Living Dead

I am not going to tell you about how many times I tried to kill myself because of the different diseases I’m afraid of. I work in a hospital where an average of 50 patients come in every day with different symptoms and things disturbing  them. Of these 50, probably 30 of them have just minor issues that need medication and they are fine.  Of the 20,  let’s say like 10 of them will need to be admitted for a maximum of two to three weeks. The remaining 10 are  the ones that scare me. They have conditions that need major operations or have conditions that with or without surgery or medications would still kill them. Mr. Badmus was one of those people that fell into the category of the 10 that would eventually die.

He was rushed in by his daughter who said he had been coughing and throwing up blood for two weeks non-stop. We asked if he had any prior symptoms, probably he had been coughing for a long time with night sweats, maybe he had become wasted. We wanted to rule in or rule out the possible differentials for coughing and throwing up blood.

 As a doctor, it is quite annoying when the answer to all your questions is no and this is what his daughter was doing. At first, we  assumed she did not understand the importance of the questions we were asking. When she mentioned that she is a medical student who understands the significance of these questions, we had to rethink our assumption. We admitted Mr. Badmus and carried out lots of investigations. Thankfully, there was money with a lot of family support, friends and people who were just not ready for him to die yet.
 I mean,  he was just 57years old. Nobody will wants their people dead at 57. They still have a long life ahead of them even though the  expected age for a Nigerian male is less than that. So,  all the investigations; oesophagoscopy, laryngoscopy, abdominal ultrasound test, chest x-ray, computed tomography scan, full blood count,  urinalysis, electrolytes urea and creatinine. Nothing came up positive. We were confused and it was difficult  trying to explain to his family that we could not find anything wrong with this man. How were they to understand?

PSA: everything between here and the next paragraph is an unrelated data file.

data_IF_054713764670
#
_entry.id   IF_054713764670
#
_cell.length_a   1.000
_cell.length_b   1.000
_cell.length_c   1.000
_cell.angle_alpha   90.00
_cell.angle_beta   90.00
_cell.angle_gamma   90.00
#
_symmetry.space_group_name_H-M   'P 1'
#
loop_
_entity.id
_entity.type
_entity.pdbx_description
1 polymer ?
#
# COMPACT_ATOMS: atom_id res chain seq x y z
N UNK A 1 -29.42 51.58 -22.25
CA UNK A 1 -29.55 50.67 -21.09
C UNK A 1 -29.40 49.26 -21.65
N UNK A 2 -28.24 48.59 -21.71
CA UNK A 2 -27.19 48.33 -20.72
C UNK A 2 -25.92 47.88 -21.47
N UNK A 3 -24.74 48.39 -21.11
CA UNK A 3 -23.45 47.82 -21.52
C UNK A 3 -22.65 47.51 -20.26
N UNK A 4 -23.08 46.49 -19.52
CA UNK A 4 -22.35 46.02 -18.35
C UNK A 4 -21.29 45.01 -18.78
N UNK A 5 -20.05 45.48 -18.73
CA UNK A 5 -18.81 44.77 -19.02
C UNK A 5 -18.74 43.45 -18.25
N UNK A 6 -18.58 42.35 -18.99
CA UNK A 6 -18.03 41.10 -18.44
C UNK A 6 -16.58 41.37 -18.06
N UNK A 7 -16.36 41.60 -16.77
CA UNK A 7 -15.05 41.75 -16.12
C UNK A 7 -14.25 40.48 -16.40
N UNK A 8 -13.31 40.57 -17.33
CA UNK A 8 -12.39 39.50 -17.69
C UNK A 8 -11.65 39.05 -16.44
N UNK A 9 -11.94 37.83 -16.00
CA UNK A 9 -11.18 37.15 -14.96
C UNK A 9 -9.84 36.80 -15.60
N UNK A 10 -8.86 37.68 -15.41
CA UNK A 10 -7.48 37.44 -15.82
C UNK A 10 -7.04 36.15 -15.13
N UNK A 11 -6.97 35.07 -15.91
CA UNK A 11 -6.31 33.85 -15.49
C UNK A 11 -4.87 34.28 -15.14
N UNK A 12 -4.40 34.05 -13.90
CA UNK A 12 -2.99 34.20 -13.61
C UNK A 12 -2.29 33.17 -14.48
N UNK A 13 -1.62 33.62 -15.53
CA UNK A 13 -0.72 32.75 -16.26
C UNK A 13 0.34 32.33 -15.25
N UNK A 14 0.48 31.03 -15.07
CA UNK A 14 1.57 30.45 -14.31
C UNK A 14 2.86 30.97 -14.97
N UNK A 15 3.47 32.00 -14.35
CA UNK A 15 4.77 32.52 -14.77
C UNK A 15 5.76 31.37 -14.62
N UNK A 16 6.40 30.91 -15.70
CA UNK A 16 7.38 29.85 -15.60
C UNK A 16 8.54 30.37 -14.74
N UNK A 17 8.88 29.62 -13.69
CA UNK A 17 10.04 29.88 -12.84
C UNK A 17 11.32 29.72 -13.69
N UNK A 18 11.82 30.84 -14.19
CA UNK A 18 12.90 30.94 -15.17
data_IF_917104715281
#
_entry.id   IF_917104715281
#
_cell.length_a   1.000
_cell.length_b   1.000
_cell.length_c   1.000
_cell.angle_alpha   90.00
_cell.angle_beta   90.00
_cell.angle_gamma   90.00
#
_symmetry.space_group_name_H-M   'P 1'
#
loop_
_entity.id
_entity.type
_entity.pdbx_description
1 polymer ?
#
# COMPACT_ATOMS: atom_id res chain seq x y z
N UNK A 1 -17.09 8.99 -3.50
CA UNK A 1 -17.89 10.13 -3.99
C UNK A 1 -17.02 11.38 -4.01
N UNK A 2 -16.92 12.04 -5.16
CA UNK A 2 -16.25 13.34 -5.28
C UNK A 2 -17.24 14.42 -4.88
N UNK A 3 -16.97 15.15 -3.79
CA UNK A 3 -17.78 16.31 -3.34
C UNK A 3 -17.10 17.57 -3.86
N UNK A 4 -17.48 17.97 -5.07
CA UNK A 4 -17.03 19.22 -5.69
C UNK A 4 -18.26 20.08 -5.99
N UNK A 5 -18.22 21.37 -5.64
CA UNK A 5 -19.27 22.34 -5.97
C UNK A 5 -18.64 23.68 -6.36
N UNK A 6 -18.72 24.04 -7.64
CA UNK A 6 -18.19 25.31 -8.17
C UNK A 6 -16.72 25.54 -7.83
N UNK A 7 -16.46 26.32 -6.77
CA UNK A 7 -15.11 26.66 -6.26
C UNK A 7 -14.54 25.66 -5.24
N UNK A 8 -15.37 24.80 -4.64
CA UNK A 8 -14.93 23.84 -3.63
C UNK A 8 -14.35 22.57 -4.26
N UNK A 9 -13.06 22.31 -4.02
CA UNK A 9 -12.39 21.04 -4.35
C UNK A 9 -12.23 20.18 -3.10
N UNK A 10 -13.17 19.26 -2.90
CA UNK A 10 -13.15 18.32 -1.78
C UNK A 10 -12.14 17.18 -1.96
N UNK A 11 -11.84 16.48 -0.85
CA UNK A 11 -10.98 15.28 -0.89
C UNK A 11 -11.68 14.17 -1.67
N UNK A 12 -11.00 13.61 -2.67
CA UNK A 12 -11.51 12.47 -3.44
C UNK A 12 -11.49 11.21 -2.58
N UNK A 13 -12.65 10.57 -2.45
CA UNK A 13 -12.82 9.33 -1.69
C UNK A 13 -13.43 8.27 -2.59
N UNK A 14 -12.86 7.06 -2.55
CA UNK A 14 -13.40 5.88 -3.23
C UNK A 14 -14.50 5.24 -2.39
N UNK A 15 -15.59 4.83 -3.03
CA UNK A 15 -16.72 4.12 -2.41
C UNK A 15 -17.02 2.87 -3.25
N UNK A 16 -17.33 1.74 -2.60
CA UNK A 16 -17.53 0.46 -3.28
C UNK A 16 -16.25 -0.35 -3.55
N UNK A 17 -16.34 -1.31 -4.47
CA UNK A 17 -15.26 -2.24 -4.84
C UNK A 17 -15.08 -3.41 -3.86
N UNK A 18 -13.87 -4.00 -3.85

Yes, the hospital I work for is one of the most respected hospitals in the country. We have had high placed politicians, wealthy business tycoons, come to the hospital for treatment. Thankfully, the mortality rate in the hospital is quite low compared to some other hospitals around us, so, coming to the hospital was like the last chance for the family.  We decided we were going to operate on him. Whatever it was that was wrong with him, we might be able to pick during the surgery. His wife who was so concerned about what was going on with her husband was in no state of mind to understand what we were trying to explain to her. Most of the decisions concerning Mr. Badmus’ health were being  handled by his first son.

 “We are going to operate on your father. Hopefully what is wrong with his system will be obvious in theatre. We would take care of it, come out and your father will be fine. But we can not be certain it would go this way. Do you understand?”